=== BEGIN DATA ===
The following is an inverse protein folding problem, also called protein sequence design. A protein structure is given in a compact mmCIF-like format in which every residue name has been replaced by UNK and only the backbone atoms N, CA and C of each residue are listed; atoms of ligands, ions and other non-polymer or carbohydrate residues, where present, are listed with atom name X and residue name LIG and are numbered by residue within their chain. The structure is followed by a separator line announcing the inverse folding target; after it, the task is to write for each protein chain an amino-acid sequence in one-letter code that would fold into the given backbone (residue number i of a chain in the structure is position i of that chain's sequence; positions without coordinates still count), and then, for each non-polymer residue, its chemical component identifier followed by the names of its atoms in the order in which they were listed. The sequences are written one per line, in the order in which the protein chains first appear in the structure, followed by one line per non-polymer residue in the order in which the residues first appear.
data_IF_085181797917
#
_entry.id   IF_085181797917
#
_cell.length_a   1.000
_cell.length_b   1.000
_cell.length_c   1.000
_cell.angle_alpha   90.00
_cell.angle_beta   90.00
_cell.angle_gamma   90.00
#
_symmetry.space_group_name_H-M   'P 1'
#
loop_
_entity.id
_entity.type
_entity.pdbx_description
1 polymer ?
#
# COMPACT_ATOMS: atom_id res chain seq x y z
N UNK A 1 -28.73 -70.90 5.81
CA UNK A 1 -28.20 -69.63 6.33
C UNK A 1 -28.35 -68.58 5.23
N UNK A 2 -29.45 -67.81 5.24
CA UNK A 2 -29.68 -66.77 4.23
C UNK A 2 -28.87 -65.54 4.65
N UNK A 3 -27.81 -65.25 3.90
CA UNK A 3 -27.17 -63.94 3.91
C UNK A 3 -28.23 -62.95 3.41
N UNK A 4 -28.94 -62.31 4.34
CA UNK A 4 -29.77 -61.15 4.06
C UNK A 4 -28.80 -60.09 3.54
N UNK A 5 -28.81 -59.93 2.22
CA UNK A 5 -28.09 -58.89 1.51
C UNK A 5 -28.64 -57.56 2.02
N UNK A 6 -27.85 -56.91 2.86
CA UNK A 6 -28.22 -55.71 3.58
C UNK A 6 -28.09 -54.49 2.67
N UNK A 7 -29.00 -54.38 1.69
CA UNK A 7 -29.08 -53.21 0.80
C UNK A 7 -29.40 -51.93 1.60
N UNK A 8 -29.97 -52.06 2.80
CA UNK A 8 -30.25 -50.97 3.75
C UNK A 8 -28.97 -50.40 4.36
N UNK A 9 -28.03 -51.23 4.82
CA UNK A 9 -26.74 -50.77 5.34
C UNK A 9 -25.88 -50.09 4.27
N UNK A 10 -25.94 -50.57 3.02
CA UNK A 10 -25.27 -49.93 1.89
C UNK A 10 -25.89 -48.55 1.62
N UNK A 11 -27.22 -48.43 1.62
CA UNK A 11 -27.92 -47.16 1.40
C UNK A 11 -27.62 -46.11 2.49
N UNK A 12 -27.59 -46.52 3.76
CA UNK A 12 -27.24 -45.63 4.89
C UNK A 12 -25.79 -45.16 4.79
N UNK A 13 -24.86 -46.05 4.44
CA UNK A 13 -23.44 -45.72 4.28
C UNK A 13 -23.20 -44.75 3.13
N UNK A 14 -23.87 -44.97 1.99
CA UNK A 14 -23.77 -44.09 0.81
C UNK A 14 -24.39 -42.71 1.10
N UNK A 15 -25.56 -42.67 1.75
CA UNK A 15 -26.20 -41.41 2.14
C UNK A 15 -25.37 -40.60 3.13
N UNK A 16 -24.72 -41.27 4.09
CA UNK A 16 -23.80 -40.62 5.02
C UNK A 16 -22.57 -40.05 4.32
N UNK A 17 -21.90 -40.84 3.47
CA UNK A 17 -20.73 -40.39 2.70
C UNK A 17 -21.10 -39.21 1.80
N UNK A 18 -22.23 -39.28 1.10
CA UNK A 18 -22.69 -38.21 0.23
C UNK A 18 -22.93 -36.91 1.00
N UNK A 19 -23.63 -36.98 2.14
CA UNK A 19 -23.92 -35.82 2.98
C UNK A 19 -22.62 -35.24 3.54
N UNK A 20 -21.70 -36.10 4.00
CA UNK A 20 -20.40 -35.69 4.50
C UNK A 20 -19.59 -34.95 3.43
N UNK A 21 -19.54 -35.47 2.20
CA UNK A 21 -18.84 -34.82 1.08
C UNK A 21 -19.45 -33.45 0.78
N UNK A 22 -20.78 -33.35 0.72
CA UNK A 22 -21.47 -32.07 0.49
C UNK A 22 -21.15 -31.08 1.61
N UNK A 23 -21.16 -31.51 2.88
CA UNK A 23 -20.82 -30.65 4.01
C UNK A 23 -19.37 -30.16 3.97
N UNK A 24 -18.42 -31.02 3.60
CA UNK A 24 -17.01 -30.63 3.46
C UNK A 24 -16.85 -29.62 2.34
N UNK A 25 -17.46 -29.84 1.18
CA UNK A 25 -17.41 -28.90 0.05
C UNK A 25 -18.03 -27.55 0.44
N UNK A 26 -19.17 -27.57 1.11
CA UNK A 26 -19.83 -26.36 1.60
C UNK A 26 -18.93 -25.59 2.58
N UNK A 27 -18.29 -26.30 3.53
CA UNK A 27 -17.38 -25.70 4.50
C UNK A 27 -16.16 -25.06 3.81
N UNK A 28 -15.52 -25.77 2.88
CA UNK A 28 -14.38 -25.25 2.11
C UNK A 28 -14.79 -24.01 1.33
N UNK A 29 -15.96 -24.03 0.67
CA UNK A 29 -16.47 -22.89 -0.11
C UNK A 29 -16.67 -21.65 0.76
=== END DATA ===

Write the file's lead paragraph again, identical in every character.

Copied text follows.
The following is an inverse protein folding problem, also called protein sequence design. A protein structure is given in a compact mmCIF-like format in which every residue name has been replaced by UNK and only the backbone atoms N, CA and C of each residue are listed; atoms of ligands, ions and other non-polymer or carbohydrate residues, where present, are listed with atom name X and residue name LIG and are numbered by residue within their chain. The structure is followed by a separator line announcing the inverse folding target; after it, the task is to write for each protein chain an amino-acid sequence in one-letter code that would fold into the given backbone (residue number i of a chain in the structure is position i of that chain's sequence; positions without coordinates still count), and then, for each non-polymer residue, its chemical component identifier followed by the names of its atoms in the order in which they were listed. The sequences are written one per line, in the order in which the protein chains first appear in the structure, followed by one line per non-polymer residue in the order in which the residues first appear.